Der Wille zum Gesang, "vergangen ist er nicht", genau, und es liegt auch an denen, die das Lied, den Gesang, das Leid, die Freude und die Stimme den neuen Menschen bewusst machen, den Kindern, die selber so schön klingen, wenn man ihnen dazu Gelegenheit und ?bung gibt. Und dann blüht es auf, und das hei?t dann Mensch, oder Lied. Und dann kann es sein, dass die Hochkultur, nennen wir sie mal so, ohne ?berheblichkeit, die Elementarerziehung trifft. Ist doch ganz schön, oder? "Vergiss mein nicht!" ist das Programm, was mir zuweilen dabei hilft.
Liebe
11.09.2012
Wir brauchen alle Mut und die Bereitschaft der Singenden, den Wollenden, die Hand zu reichen und ihnen Mut zu machen. Den Veranstaltern Wagemut und den Zuhörern Mut Neues zu hören, hören zu wollen.
14.09.2012
Lieber Herr Gees, Vielen Dank für Ihren Text zum Leid und Lied. Wunderschön finde ich vor allem, dass der Inhalt Ihres Thema's auch sprachlich zum Ausdruck zu kommen scheint. Die Poesie Ihrer Sprache scheint mir einer Art aufmerksam-abwartendes Lauschens zu entspringen, vergleichbar mit dem, wofür Sie in der Musik plädieren. So wird der Text ein Exemplum von was Sie sagen wollen. Wenigstens ist das, wie ich es gelesen habe. Herzlich, Bas van Bommel
16.09.2012
Lieber Michael, vielen Dank für diesen außerordentlich wunderbaren Text. Hab ich sehr gerne und mit viel Zustimmung gelesen und ich freu mich schon wieder, mal mit Dir zusammen zu sitzen und zu reden. LG!julia
04.10.2012
Dear Michael, I had the pleasure to have an interview with you some time ago, in Amsterdam when you were performing together with Christoph Prégardien in a 'Lied' program. One of the things we discussed was the Erik Satie CD. The combination of craftmanship and recreation delivers the kind of art to cherish and to treasure. Thank you, Michael!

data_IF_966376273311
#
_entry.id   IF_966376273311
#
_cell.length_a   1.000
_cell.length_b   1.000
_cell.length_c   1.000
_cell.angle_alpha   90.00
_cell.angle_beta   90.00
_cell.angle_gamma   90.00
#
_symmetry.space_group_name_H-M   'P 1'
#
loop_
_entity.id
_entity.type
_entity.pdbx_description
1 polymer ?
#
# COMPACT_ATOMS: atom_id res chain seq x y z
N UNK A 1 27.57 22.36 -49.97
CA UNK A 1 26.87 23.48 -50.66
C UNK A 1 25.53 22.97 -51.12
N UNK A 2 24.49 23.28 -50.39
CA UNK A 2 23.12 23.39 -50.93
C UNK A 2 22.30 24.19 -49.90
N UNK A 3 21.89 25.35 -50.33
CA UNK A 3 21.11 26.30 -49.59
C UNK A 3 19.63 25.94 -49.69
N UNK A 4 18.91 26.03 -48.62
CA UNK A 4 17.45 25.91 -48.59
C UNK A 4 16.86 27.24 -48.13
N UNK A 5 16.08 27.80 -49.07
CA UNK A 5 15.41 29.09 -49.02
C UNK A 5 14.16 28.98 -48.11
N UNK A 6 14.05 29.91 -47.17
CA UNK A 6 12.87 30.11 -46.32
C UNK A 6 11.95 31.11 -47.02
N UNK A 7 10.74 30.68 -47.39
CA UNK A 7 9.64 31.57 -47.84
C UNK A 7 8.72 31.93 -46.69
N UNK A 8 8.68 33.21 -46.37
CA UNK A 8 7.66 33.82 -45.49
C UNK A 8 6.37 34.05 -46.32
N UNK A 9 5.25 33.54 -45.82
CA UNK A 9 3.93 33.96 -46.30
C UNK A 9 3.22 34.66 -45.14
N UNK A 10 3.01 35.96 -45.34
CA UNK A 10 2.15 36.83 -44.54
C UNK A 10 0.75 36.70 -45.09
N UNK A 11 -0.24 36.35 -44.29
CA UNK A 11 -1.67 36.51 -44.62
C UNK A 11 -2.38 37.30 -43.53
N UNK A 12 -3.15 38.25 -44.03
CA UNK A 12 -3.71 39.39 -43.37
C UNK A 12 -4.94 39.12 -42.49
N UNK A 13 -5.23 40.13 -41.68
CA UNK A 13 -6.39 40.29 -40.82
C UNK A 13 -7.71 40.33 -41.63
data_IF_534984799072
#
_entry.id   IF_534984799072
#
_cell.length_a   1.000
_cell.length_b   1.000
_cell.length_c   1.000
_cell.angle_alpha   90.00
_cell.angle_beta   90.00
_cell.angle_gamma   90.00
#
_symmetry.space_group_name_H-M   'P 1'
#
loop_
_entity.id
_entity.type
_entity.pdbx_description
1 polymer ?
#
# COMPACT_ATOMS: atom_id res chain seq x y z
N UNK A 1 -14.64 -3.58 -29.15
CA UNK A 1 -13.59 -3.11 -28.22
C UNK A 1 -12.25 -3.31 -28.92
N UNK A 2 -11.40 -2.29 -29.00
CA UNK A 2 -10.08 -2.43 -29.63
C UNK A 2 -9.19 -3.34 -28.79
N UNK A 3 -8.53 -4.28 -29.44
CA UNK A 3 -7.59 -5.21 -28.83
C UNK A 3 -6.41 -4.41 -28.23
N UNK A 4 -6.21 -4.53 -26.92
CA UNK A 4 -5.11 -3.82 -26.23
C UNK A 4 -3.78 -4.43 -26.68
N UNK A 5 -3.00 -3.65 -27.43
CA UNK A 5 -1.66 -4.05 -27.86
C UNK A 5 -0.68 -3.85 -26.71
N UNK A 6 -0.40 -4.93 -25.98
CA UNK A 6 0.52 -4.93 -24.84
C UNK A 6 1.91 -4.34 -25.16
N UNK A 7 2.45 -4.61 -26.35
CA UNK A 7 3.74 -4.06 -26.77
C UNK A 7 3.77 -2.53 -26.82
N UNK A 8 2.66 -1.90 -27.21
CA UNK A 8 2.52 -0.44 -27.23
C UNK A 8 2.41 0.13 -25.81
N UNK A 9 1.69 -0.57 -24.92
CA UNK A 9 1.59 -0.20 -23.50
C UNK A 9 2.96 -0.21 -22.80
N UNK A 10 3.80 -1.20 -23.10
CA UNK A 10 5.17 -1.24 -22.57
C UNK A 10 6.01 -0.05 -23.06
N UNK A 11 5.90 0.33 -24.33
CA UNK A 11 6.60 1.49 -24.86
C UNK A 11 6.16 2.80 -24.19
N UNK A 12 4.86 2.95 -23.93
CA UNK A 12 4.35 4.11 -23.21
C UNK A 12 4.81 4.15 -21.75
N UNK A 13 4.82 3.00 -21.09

08.10.2014
Die Sänger der Vorwelt (F. Schiller) "Sagt, wo sind die Vortreflichen hin, wo find` ich die Sänger, Die mit dem lebenden Wort horchende Völker entzückt, Die vom Himmel den Gott, zum Himmel den Menschen gesungen, Und getragen den Geist hoch auf den Flügeln des Lieds? Ach, noch leben die Sänger, nur fehlen die Thaten, die Lyra Freudig zu wecken, es fehlt ach! ein empfangendes Ohr. Glückliche Dichter der glücklichen Welt! Von Munde zu Munde Flog, von Geschlecht zu Geschlecht euer empfundenes Wort. Wie man die Götter empfängt, so begrü?te jeder mit Andacht, Was der Genius ihm redend und bildend, erschuf. An der Glut des Gesangs entflammten des Hörers Gefühle, An des Hörers Gefühl nährte der Sänger die Glut. Nährt`und reinigte sie! Der Glückliche, dem in des Volkes Stimme noch hell zurück tönte die Seele des Lieds. Dem noch von au?en erschien, im Leben, die himmlische Gottheit, Die der Neuere kaum, kaum noch im Herzen vernimmt." Dem Herrn Schiller scheint es auch nicht so anders ergangen zu sein und das noch vor den wundervollen Kompositionen eines Schuberts. Wie herrlich mu? dieser von Schiller beschriebene Gesang gewesen sein, der uns unwiederbringlich entschwunden. - Singen ist heildend, das erfahre ich selbst und am besten wirken die alten Volkslieder.- So la?t uns den Gesang - ein jeder dort wo er lebt - pflegen, damit wir nicht wie unser Schiller klagen müssen und am Ende trauern.